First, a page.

Re: NFS and fsfs: slow commit performance

From: Blair Zajac <blair_at_orcaware.com>
Date: Mon, 17 Jan 2011 21:28:31 -0800

On 1/17/11 8:42 PM, Blair Zajac wrote:
> Questions:
>
> 1) Is there a better algorithm than exponential sleeps for a resource when you
> need to explicitly try to get the resource? I've noticed that having a slow and
> a fast Linux client trying to do as many commits per second, the fast one locks
> out the slow one, so the slow one ends up sleeping a lot more. I'm thinking of
> using a random sleep between 1 and 100ms, where 100ms is an average commit time.

Comparing the two techniques, all times measured in seconds.

=== Exponential backoff, starting at 1ms to a max of 25 ms

N is 1300
sum is 570.600128889067
mean is 0.438923176068513
SD N is 1.06623585913897
SD N-1 is 1.06664618659659
min is 0.150957107544
25% is 0.202463150024
50% is 0.22247505188
90% is 0.460783004761
95% is 1.23124289513
99% is 5.72130203247
max is 15.1393589973

Percentage of commits by slow systems: 11.9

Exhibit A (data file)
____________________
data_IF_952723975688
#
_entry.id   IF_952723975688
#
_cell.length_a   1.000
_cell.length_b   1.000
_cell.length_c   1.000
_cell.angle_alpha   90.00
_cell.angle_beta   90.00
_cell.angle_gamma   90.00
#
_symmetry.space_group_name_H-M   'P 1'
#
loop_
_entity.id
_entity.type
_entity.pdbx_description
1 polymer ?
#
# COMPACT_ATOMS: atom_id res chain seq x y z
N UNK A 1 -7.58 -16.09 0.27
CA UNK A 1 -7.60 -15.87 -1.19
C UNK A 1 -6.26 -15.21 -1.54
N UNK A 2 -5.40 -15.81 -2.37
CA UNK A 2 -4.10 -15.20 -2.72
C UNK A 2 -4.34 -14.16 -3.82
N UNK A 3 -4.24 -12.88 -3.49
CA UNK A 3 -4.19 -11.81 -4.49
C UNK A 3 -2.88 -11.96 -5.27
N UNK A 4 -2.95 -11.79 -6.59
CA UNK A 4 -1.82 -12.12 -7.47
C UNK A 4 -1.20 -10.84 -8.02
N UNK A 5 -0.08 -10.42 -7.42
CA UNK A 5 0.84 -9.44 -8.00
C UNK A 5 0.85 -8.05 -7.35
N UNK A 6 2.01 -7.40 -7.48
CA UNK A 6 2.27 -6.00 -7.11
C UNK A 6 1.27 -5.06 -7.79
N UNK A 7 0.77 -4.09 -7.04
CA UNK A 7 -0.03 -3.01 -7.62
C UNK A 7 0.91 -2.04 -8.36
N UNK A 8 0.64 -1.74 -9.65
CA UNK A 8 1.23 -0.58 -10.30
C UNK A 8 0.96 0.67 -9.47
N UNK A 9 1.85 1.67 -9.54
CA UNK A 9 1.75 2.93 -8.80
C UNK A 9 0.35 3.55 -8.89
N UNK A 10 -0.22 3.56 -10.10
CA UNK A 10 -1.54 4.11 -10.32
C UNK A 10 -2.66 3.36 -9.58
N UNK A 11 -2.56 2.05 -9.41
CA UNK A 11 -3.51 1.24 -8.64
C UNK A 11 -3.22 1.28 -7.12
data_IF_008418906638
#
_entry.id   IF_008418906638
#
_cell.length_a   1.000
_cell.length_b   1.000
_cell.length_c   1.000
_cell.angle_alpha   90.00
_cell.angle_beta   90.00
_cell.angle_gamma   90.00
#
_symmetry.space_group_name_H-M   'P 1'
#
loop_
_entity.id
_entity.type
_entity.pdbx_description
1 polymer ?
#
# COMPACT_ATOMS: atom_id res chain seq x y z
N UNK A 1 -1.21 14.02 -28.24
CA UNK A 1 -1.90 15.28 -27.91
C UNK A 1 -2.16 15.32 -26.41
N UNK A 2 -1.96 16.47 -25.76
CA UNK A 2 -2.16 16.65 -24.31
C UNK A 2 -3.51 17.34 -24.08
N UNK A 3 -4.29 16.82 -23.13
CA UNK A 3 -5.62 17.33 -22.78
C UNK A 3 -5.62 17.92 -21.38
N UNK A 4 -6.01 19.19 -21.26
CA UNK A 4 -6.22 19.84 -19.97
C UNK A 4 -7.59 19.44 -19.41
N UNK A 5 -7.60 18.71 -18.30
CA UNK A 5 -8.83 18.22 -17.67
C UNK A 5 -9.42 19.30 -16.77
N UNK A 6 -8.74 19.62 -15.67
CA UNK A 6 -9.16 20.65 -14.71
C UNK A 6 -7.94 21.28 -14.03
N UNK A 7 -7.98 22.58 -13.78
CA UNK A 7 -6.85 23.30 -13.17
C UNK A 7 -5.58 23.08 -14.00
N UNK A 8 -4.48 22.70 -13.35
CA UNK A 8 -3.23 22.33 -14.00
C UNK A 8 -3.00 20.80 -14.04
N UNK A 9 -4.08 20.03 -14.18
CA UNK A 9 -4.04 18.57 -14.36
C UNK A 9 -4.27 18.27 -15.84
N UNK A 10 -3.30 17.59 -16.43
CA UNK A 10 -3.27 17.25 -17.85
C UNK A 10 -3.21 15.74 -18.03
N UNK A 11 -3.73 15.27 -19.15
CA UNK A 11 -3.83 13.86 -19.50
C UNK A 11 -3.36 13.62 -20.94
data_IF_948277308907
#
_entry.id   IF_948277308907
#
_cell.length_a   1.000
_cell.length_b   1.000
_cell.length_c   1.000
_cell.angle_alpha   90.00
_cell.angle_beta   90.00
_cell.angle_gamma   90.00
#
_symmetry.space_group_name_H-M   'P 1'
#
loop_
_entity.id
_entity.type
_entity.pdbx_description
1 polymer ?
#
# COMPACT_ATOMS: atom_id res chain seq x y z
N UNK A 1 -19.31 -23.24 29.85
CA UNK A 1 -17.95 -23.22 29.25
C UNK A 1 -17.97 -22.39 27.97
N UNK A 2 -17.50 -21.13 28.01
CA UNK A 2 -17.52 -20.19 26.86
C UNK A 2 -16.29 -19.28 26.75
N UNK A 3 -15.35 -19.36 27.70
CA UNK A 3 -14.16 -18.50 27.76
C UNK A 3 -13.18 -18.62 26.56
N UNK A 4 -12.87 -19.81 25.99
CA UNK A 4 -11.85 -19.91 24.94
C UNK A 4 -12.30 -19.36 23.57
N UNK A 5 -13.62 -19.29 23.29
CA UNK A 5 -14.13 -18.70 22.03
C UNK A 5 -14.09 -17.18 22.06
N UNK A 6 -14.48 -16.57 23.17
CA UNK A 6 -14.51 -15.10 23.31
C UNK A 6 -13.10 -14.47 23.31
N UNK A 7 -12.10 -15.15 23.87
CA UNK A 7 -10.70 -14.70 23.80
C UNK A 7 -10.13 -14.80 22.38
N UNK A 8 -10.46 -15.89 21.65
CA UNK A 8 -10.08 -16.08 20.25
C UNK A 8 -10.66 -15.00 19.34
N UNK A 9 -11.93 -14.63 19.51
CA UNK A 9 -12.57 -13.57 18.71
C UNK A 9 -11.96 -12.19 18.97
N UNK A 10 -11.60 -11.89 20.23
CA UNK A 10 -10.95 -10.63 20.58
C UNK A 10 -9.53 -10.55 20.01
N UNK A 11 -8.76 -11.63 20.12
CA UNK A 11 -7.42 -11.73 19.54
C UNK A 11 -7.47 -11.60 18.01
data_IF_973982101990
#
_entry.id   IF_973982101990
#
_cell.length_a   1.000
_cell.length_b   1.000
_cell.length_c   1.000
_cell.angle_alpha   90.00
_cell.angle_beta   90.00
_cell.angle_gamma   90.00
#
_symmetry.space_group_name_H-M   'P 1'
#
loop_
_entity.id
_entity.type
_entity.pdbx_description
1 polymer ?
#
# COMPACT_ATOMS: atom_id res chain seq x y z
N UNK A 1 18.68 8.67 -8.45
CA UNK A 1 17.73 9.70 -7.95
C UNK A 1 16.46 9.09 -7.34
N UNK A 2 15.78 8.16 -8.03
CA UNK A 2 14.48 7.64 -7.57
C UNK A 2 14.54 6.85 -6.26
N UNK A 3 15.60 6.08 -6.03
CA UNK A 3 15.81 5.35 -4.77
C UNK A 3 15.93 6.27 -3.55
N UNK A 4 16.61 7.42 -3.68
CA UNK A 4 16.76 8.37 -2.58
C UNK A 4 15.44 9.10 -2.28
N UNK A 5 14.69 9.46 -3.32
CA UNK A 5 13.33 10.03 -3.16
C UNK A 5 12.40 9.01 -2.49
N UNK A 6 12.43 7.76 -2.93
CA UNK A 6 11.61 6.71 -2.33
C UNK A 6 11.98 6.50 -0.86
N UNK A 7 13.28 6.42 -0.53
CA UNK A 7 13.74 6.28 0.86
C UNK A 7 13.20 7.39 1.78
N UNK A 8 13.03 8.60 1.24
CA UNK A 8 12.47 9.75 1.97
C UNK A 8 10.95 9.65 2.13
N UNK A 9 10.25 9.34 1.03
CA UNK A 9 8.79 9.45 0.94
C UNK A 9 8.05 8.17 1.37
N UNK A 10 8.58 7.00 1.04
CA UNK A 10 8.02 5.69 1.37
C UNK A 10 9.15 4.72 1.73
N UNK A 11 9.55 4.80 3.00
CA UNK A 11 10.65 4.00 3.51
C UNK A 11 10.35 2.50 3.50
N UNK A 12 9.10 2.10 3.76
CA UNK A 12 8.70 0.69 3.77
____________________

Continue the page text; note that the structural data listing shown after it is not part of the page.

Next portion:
Percentage of commits by fast systems: 88.0

=== Random sleep between 0ms and 100ms

N is 1423
sum is 656.073898077029
mean is 0.461049822963478
SD N is 0.439096669094279
SD N-1 is 0.439251036006798
min is 0.144687891006
25% is 0.210839986801
50% is 0.252903938293
90% is 0.975655078888
95% is 1.34893894196
99% is 2.11821913719
max is 3.73444414139

Percentage of commits by slow systems: 44.5
Percentage of commits by fast systems: 55.5

So random sleeps gives overall better predictability, smaller variance, fairness
between fast and slow systems and much lower worst case times.

The random implementation seems a little harder, for a portable one, possible
implementations:

1) apr_generate_random_bytes()
On Unix, this opens DEV_RANDOM, which seems heavy for this issue.

2) apr_md5_init()
Hash the current time and lock file path would be good enough, then xor the
high 8 bytes into the low 8 bytes and then modulo 100ms.

Blair